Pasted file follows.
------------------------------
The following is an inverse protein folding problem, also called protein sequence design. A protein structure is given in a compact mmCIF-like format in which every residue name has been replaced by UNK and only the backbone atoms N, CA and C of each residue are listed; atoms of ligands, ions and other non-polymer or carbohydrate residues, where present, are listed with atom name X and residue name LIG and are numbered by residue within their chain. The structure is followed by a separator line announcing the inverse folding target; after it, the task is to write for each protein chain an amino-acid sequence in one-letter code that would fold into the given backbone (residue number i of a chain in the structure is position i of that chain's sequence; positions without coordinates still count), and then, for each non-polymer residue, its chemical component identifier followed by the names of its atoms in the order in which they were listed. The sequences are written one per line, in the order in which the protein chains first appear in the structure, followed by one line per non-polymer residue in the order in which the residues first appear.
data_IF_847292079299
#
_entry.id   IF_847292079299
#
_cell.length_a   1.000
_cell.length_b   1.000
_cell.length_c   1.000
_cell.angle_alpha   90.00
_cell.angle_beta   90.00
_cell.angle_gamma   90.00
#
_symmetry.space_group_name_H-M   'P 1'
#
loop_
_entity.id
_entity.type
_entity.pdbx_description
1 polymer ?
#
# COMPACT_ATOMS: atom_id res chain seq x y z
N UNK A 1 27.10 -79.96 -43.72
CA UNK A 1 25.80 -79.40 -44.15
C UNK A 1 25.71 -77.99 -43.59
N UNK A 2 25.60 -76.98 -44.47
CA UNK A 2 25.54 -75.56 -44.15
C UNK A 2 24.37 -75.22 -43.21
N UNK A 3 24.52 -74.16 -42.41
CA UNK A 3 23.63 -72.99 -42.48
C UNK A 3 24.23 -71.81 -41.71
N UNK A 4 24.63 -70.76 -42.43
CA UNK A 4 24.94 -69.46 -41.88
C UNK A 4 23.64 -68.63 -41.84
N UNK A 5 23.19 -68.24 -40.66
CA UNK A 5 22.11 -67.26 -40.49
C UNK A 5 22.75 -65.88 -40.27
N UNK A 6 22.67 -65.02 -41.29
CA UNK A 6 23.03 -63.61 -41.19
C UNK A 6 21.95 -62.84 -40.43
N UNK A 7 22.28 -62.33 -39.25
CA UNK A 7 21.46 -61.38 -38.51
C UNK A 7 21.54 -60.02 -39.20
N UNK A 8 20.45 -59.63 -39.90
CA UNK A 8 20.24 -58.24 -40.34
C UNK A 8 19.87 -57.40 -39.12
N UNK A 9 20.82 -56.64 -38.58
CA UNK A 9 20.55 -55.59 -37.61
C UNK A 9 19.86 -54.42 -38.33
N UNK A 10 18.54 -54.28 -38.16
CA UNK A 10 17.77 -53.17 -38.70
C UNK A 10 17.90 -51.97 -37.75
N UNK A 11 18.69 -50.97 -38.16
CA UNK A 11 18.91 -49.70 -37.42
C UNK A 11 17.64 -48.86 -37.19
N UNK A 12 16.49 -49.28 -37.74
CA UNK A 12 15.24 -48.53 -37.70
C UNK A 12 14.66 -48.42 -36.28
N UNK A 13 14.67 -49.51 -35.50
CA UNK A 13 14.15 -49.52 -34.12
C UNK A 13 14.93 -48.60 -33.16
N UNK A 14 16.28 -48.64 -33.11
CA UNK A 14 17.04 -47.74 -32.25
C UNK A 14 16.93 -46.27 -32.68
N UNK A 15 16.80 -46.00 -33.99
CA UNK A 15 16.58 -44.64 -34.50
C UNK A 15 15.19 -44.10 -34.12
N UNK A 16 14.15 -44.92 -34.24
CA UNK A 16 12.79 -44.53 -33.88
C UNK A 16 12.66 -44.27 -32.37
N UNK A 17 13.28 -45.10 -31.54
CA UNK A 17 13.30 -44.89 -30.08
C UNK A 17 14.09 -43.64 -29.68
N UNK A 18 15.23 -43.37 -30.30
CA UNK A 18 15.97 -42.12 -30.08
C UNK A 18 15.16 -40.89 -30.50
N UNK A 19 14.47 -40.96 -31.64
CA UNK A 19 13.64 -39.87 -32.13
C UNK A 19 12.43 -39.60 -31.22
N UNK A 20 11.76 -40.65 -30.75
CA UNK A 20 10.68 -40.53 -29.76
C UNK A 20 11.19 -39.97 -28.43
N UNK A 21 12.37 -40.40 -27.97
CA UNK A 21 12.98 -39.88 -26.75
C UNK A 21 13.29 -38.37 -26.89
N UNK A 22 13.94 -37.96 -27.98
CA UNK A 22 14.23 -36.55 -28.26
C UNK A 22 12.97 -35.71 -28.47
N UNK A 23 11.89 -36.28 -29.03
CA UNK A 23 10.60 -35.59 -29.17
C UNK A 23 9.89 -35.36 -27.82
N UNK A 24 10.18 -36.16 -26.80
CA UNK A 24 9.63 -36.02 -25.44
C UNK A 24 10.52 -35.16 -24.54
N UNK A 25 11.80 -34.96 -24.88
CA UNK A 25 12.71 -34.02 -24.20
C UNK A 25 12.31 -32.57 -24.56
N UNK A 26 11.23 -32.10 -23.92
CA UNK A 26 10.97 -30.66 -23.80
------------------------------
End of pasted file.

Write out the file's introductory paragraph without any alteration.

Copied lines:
The following is an inverse protein folding problem, also called protein sequence design. A protein structure is given in a compact mmCIF-like format in which every residue name has been replaced by UNK and only the backbone atoms N, CA and C of each residue are listed; atoms of ligands, ions and other non-polymer or carbohydrate residues, where present, are listed with atom name X and residue name LIG and are numbered by residue within their chain. The structure is followed by a separator line announcing the inverse folding target; after it, the task is to write for each protein chain an amino-acid sequence in one-letter code that would fold into the given backbone (residue number i of a chain in the structure is position i of that chain's sequence; positions without coordinates still count), and then, for each non-polymer residue, its chemical component identifier followed by the names of its atoms in the order in which they were listed. The sequences are written one per line, in the order in which the protein chains first appear in the structure, followed by one line per non-polymer residue in the order in which the residues first appear.